a stationary 300 liter roof tank or refillable/exchangeable cylinders of various sizes.  
To refill a roof tank or exchange your cylinders, you need to call one of the gas services below.  In some
neighborhoods, gas trucks that exchange the gas cylinders have regular routes and days when they
service the neighborhood.  The drivers give a “beep” “beep” on their horn to signal that they are on
your street.    A 20 kilo cylinder costs $208 pesos, 30 kilos is $311 pesos and 40 kilos is $467 pesos.  Gas
per liter to fill a stationary tank is $5.60 pesos.
Gas Suppliers
Gas de Yucatán  Tel. 999-983-4232
Gas Tomza de Yucatán  Tel. 999-946-1646
Gas Imperial  Tel. 999-982-2222
Delta Gas  Tel. 999-943-5050
Zeta Gas  Tel. 999-941-0100

Mérida’s garbage pick-up frequency varies.  In some areas of Centro garbage collection is six days per
week while a nearby street may have service three times per week. The suburbs of Mérida all have
collection three times a week. The rates for private homes vary, depending on where you live. Garbage
collection fees are collected at your door in Centro if you are serviced by Pamplona.  If the City of
Merida is your provider you can pay by the year at Ventanilla Unica Plaza Mexico  Calle 20 por 25 Col.
Mexico.  The present rate for collection 3 times a week is $22.00 pesos a month.  When you pay by the
year, you will receive a discount.

Don’t throw batteries in your garbage.
Merida has a battery recycling program with has 33 places where you can dispose of them.  Places most
convenient to Centro are listed below:
Palacio Municipal    Calle 62 between 61 and 63 Centro
Mercado de San Benita  Calle 54 and 56 Centro
Biblioteca José Marti  Calle 20 and Av. Colón Garcia Ginerés
Café Orgánico  Calle 33D Local 1 and Av. Reform Plaza Colón
CAME ADO bus   Calle 70 between 69 and 71 Centro
Centenario Zoo    Calle 59 and Av. Itzáes
Ventanilla Unica, Plaza Mexico  Calle 20 by 25 Col. Mexico


Do you need mail? A first step would be to decide if you need to get mail at all. Most bank accounts,
credit cards, utility bills etc can now be accessed online (with paper mail turned off), and email has
replaced most personal letters. So if you're a part time resident, or frequently visit your home country,
it's quite possible to do without any form of mail delivery except perhaps for your Telmex bill (you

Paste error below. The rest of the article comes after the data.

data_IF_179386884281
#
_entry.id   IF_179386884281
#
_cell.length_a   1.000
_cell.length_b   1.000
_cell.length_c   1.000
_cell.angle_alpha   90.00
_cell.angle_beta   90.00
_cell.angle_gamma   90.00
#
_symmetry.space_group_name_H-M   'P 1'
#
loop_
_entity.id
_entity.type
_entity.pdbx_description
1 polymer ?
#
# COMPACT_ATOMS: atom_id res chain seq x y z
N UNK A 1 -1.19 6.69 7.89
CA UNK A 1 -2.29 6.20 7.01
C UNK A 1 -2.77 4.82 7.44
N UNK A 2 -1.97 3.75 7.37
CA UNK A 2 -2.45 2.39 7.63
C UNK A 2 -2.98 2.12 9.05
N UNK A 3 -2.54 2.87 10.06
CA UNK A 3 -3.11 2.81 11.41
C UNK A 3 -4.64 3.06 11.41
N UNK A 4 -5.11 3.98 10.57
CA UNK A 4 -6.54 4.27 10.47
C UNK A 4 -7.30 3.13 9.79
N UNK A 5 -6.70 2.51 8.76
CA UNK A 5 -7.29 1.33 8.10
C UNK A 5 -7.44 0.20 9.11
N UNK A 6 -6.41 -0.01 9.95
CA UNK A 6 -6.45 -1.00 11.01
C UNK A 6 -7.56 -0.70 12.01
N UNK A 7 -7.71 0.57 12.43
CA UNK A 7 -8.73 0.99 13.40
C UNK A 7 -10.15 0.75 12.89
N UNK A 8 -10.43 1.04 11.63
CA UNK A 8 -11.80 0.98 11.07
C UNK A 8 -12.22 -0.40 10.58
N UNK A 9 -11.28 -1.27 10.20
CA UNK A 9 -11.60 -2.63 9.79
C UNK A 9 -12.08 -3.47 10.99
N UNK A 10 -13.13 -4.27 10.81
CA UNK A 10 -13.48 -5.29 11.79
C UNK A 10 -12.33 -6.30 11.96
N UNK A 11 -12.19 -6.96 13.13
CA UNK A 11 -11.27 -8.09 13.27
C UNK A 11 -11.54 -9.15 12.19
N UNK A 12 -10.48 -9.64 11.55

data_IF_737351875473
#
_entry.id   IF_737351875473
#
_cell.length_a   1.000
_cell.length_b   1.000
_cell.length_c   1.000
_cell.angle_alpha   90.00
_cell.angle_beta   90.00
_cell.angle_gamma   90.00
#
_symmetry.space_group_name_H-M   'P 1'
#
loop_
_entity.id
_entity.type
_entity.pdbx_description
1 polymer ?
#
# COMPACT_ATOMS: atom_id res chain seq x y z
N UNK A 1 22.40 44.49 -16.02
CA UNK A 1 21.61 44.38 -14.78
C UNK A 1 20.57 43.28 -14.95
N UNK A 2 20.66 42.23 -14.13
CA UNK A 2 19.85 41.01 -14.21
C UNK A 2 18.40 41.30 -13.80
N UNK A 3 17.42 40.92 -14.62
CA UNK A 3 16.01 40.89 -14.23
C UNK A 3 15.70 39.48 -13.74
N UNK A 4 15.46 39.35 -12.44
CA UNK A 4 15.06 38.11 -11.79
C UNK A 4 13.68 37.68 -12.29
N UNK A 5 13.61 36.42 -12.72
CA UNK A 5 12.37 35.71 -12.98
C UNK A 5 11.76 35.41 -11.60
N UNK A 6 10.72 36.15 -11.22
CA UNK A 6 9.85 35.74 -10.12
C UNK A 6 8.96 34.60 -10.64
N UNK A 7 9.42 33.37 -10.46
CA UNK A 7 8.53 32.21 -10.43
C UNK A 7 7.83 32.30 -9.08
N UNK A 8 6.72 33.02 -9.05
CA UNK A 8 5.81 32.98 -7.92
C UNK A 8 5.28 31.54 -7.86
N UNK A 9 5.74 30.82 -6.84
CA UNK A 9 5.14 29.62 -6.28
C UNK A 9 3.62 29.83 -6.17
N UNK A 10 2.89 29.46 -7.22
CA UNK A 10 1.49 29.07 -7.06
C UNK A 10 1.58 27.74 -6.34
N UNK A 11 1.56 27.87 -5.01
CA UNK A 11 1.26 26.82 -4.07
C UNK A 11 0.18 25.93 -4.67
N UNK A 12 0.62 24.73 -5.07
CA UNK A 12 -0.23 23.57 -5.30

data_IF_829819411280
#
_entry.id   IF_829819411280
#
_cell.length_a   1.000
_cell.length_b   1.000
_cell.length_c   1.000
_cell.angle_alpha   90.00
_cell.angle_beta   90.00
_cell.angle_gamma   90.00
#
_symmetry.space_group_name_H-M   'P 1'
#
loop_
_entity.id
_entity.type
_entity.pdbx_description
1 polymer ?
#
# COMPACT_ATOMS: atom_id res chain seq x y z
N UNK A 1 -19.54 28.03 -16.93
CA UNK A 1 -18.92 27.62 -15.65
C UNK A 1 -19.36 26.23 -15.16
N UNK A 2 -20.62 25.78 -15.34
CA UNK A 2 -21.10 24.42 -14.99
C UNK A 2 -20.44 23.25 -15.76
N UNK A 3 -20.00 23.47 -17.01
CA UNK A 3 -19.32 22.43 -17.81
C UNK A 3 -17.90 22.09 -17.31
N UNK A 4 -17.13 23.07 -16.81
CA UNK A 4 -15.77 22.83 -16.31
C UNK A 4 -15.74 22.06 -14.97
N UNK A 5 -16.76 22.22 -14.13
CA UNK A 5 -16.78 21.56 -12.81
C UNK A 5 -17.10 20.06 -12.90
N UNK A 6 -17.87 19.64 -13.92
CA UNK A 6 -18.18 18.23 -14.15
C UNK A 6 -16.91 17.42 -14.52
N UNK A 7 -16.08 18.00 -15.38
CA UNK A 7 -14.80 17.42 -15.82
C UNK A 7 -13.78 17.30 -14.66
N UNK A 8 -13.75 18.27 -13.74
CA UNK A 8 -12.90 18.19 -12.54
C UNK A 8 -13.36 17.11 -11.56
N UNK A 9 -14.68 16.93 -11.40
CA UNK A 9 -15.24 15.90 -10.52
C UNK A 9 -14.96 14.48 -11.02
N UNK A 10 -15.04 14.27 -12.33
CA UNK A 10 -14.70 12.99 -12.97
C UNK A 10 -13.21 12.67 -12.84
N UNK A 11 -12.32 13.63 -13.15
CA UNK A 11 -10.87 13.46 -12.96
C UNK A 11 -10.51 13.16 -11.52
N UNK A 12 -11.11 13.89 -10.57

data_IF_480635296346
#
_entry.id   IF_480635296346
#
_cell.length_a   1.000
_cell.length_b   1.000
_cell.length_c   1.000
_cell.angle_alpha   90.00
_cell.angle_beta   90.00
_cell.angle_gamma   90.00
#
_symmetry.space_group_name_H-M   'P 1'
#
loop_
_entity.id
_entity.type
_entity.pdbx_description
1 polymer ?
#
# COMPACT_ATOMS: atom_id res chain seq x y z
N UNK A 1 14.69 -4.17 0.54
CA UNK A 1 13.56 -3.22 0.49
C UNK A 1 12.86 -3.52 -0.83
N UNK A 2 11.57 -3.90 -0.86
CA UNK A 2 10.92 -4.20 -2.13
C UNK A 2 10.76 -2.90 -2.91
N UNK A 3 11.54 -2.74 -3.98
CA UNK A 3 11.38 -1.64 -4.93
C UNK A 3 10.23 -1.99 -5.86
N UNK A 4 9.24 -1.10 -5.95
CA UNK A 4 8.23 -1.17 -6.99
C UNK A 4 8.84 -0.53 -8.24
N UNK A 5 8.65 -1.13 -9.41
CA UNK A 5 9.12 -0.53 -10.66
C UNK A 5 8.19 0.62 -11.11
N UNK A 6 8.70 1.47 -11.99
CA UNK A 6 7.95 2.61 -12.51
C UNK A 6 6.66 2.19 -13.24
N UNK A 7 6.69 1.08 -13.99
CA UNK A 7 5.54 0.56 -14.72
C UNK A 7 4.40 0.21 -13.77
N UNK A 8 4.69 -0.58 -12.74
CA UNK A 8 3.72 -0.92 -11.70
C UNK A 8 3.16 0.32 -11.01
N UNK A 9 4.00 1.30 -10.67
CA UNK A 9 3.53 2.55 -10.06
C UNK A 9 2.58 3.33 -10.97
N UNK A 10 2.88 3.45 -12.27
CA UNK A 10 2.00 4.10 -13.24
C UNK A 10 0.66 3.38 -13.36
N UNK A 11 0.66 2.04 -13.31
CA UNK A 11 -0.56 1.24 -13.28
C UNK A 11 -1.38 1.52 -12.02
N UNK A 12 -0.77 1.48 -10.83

check your Telmex bill online) and you might be able to live without Telmex.
Mexican Mail [C
orreos de México]

Main Merida post office: Calle 53 X52 y 54 No. 469, Centro

The Mexican mail service is generally considered unreliable, but mail delivery does exist.  Since there
are few mailboxes here, mail is generally left jammed in the edge of a door or under a rock, so often
blows away.   Find out who your mailman [
cartero] is and let him know who you are and you might get
better service.   And don’t forget to tip your mailman on
Dia de Cartero on November 12 and on
Christmas.  It usually helps improve the service.
Some expats opt for a post office box. It is advised that you check it frequently. Commonly, an envelope
will arrive that does not fit into your box. If you take no action after the second written notice, your mail
will be returned and it may be months before the sender receives it.

There is no “magic bullet” for mail service here in Mérida.  Some expats use Mailboxes, Etc.
Calle 60 No. 325 A locales 6 y 7 Av. Colón,  Tel. 999-920-1920.  Other use Mail Express  in Col. México,  
Tel. 999-927-0872.    Both these services give you a mailing address near the Mexican/U.S. border in
Texas.  The address is a street address and not a P.O. address.  This is important  as many companies
will not mail to P.O. addresses.

Another option used by some expats is St. Brendan’s Mail Scan Pro, a mail forwarding
service, where you can read and view your mail online.  For more information:

International Express Mail Services are the fastest, reliable, and expensive.  Federal Express, DHL and
UPS all service Mérida.
Mex Post
This is the Mexican equivalent of US Express Mail. This service is at a much lower cost than the
services above. . From any official post office, you can mail a simple letter with a guaranteed delivery.
This is many expats’ favorite mode of posting for the most important mail.
Buzones Expresos
These big red mailboxes sprinkled around the city do have regular pick-up and your mail delivery is
expedited because of the separate slots for local and foráneo [outside of the city] mail.These mailboxes
buzones] are located throughout the center of Mérida.  There is one in Santiago Park, one in front of
Hotel Castellano on Calle 57, and at a minimum of 3 locations along Paseo de Montejo.   However the
most secure way to deposit your mail is to take it to a nearby post office.
Friends and Family  
Many expats ask visiting friends and family to hand carry letters and packages for mailing in the US
with US postage. These stamps can be purchased at the MELL, Mérida English Language Library.   

LOCAL TELEPHONES   (To make calls, see the Appendix, How to Dial Phone Numbers from